inflation goods, up 1,616 per cent. The study indicated that £32 was normal forty years ago, while £517 was the average today.
The big surprise performer in the UK over the past 10 years has been farmland which is up by an extraordinary 187 percent to £19,000 per hectare.
This is partly because they are "not building any more of it" (or draining it!) while population growth will cause some land to be rezoned (such as for the HS2 project) and largely because certain farmland in Britain continues to attract inheritance tax relief or even total exemption.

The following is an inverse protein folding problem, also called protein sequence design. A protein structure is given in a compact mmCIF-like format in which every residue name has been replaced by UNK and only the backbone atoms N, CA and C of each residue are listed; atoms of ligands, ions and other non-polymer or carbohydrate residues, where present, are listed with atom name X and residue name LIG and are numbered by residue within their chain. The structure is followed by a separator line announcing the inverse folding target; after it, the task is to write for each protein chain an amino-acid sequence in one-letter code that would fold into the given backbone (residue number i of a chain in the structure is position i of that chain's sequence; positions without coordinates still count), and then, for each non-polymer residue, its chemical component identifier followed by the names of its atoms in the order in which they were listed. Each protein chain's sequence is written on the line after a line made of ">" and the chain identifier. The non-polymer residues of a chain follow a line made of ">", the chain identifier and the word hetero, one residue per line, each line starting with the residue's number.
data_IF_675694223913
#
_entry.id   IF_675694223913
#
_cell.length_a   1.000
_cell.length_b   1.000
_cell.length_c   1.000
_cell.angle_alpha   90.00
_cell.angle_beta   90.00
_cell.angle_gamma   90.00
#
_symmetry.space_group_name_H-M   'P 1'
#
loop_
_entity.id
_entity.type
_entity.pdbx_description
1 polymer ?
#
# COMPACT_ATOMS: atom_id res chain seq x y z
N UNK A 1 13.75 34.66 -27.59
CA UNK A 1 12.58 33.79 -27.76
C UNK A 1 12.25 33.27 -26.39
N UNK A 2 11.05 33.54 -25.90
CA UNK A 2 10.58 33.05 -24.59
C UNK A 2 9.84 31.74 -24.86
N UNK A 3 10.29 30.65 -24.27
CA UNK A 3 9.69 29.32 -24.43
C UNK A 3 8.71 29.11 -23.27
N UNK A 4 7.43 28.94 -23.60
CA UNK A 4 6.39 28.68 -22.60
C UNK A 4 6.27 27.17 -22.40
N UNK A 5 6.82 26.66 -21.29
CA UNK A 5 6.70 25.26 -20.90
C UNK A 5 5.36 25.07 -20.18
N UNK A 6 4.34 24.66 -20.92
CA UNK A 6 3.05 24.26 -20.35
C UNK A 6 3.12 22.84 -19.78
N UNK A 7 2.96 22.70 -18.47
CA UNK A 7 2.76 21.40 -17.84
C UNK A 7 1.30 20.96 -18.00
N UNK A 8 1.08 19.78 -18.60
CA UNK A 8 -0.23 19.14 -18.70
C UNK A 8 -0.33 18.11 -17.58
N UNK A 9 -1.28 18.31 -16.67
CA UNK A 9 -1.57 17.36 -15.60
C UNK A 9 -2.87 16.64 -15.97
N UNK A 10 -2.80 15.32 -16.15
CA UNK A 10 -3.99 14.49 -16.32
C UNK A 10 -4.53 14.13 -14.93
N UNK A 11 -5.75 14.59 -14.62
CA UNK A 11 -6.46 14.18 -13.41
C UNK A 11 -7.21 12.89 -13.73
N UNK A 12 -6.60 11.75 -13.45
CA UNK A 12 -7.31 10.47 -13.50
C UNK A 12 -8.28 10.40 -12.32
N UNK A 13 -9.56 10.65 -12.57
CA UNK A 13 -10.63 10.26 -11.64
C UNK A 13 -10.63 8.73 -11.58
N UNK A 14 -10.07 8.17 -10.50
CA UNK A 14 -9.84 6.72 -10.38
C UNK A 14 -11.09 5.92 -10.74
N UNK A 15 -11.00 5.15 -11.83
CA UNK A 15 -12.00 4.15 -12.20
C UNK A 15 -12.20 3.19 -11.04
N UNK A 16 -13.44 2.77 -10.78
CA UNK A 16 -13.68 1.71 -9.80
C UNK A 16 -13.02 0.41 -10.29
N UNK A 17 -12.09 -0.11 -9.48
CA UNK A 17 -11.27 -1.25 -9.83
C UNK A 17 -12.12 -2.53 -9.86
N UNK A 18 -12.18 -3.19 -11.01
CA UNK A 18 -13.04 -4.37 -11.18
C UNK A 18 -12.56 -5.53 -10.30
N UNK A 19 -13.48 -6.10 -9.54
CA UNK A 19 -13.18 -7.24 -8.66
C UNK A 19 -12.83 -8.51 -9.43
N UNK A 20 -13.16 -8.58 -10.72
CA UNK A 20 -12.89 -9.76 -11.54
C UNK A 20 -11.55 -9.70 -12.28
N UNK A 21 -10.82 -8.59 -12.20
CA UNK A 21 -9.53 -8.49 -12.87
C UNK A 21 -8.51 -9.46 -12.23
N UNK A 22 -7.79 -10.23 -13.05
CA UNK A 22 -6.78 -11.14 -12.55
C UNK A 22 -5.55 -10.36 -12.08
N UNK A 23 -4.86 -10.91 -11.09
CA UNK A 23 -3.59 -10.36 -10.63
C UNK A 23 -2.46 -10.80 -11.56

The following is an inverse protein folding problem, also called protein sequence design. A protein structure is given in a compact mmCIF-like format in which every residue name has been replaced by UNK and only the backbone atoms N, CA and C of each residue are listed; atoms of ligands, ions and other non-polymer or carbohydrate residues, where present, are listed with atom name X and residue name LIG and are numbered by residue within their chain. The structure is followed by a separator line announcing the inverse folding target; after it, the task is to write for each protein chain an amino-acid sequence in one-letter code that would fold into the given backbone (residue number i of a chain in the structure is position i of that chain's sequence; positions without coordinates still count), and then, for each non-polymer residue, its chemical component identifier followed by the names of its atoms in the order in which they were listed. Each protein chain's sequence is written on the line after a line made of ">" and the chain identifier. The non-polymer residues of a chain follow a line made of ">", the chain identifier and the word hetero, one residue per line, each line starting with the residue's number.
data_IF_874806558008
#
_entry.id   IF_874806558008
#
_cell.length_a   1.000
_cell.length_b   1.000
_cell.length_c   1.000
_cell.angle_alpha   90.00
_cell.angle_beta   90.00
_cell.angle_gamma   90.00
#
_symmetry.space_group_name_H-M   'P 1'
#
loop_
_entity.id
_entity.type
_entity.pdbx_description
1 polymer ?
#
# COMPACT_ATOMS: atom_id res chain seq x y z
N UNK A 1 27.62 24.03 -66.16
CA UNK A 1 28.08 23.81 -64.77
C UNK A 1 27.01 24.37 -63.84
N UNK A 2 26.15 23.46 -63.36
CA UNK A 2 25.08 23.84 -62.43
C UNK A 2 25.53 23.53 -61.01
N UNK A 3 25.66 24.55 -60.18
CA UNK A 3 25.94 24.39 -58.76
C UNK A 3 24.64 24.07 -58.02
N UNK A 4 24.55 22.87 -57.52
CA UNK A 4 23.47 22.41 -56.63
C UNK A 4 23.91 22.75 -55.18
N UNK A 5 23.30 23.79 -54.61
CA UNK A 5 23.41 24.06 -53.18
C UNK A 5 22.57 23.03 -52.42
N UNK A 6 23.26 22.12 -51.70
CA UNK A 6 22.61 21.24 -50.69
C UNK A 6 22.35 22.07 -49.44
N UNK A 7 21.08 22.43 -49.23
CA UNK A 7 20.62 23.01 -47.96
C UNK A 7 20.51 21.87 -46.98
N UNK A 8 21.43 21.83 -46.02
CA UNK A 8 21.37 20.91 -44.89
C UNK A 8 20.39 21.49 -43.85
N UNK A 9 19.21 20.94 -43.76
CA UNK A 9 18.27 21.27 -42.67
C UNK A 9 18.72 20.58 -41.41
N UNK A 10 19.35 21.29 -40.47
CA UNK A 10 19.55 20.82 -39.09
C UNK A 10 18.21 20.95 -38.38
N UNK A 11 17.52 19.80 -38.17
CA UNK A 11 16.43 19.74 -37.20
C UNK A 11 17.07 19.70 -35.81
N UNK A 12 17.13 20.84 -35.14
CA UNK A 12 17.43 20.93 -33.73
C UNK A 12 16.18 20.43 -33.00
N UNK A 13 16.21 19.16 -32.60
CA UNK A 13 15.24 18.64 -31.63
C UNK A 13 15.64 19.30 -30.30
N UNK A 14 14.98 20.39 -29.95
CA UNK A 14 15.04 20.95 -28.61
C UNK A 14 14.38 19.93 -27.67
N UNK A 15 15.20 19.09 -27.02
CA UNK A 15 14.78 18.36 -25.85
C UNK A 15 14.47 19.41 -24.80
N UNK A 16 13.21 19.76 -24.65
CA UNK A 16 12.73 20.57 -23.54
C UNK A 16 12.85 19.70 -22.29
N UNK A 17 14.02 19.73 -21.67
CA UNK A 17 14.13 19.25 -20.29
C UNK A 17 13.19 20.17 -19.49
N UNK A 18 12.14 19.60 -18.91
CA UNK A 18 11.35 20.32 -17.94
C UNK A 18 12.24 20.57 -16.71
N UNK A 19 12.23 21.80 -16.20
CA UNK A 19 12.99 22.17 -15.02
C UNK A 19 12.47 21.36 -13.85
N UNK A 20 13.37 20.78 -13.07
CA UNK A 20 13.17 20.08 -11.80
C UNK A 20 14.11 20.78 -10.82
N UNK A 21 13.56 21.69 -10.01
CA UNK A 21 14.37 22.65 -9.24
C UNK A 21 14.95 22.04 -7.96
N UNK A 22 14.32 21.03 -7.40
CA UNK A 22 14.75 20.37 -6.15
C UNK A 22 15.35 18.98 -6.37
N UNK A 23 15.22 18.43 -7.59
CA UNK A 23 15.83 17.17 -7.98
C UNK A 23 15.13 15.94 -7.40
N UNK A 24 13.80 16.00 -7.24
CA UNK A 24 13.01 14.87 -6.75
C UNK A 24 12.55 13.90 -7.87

Inheritance taxes are brutal in the UK, capturing even average families in the south-east of England in its 40 percent bracket, and the wealthy have turned to farmland as a legal means of IHT avoidance (clearly not the point if the exemption when it was introduced).
House prices are cheap - but farmland today is not. Agriculture in Britain has had a rough ride over the decades, yet farm owners are suddenly sitting on land worth previously unthinkable prices per hectare. Farmland has appreciated by 11,000 percent over the past 60 years, so it's been a grand investment over the decades.